The Donald Trump Campaign Doesn't Even Trust Him With His Own Twitter Account

MINNEAPOLIS, MN - NOVEMBER 06: Republican presidential nominee Donald Trump holds a campaign rally in the Sun Country Airlines Hangar at MinneapolisÐSaint Paul International Airport November 6, 2016 in Minneapolis, Minnesota. With less than 48 hours until Election Day in the United States, Trump and his opponent, Democratic presidential nominee Hillary Clinton, are campaigning in key battleground states that each must win to take the White House. (Photo by Chip Somodevilla/Getty Images)
Source: Chip Somodevilla/Getty Images News/Getty Images

Well, it’s finally come to this: Donald Trump has had his Twitter account confiscated by his campaign, according to a Sunday New York Times report. It’s not at all surprising that his team would want to do this, given how often Trump has inflicted damage on his own candidacy through ill-advised tweets, sometimes sent in the wee hours of the morning. The only thing surprising about this is how long it took Trump’s enablers to finally pull the trigger. Bustle has reached out to the Trump campaign for comment.

Trump’s Twitter use has landed him in hot water throughout this campaign. The most notable instance, and perhaps the most damaging as well, was when he rage-tweeted against former Miss Universe Alicia Machado at 3 a.m. after Machado accused Trump, the former owner of the beauty pageant, of calling her “Miss Piggy” and “Miss Housekeeping” years ago. Trump responded on Twitter, calling Machado “disgusting” and suggested his followers look up her “sex tape,” which does not exist.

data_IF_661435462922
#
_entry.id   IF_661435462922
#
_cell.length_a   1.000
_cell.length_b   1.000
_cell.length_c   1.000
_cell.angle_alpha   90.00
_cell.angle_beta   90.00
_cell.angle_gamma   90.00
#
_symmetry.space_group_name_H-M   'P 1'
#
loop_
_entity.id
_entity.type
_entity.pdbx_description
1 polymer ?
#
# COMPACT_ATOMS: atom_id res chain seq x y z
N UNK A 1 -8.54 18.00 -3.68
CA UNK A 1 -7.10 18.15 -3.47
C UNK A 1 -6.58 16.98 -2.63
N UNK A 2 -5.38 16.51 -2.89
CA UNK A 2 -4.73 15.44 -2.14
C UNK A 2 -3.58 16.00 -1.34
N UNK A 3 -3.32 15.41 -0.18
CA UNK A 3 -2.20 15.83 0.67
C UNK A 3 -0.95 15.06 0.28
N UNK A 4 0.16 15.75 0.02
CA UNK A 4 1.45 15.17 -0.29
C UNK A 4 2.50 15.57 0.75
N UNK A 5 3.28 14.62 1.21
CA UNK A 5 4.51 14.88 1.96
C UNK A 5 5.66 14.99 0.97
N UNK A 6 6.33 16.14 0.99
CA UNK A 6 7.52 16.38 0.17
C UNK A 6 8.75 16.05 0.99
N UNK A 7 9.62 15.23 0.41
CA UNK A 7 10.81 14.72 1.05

Earlier in the campaign, when a gunman in Orlando killed 50 people at a gay night club, Trump sent off a tweet congratulating himself for being “right on radical Islamic terror.” The fact that this was the first tweet he sent after the massacre, and that he did so before offering any sort of condolences to the victims’ families, drew heavy criticism from some Republicans, who lamented that Trump wasted an opportunity to present himself as tough on terrorism in order to pat himself on the back instead.

[Twitter Embed: https://twitter.com/realDonaldTrump/status/742034549232766976]

Oh, and let’s not forget the time Trump tweeted out that anti-Semitic meme — the one with a picture of Hillary Clinton, a pile of money, and a six-pointed Star of David with the words “most corrupt candidate ever.” His team denied that there was any anti-Semitic intent behind the tweet, despite the fact that the image originated on a white nationalist online forum, but then deleted it anyway under immense pressure.

There are many, many more examples of Trump shooting himself in the foot with his Twitter account, so it makes sense that his team has finally revoked his tweeting rights. And this does not speak highly of his qualifications to serve as commander-in-chief, as President Obama pointed out in a campaign stop for Clinton after the news broke.

“If somebody can't handle a Twitter account, they can't handle the nuclear codes,” Obama said at a Clinton rally in Florida.

More importantly, this move by the Trump team comes far too late for it to achieve its intended effect. Trump’s polling numbers cratered right around the time of the Machado tweetstorm and never fully recovered, and he can’t unsend that anti-Semitic image. These things make an impression on voters. The damage from Trump's poor Twitter judgment, regardless of how great it is, has already been done.

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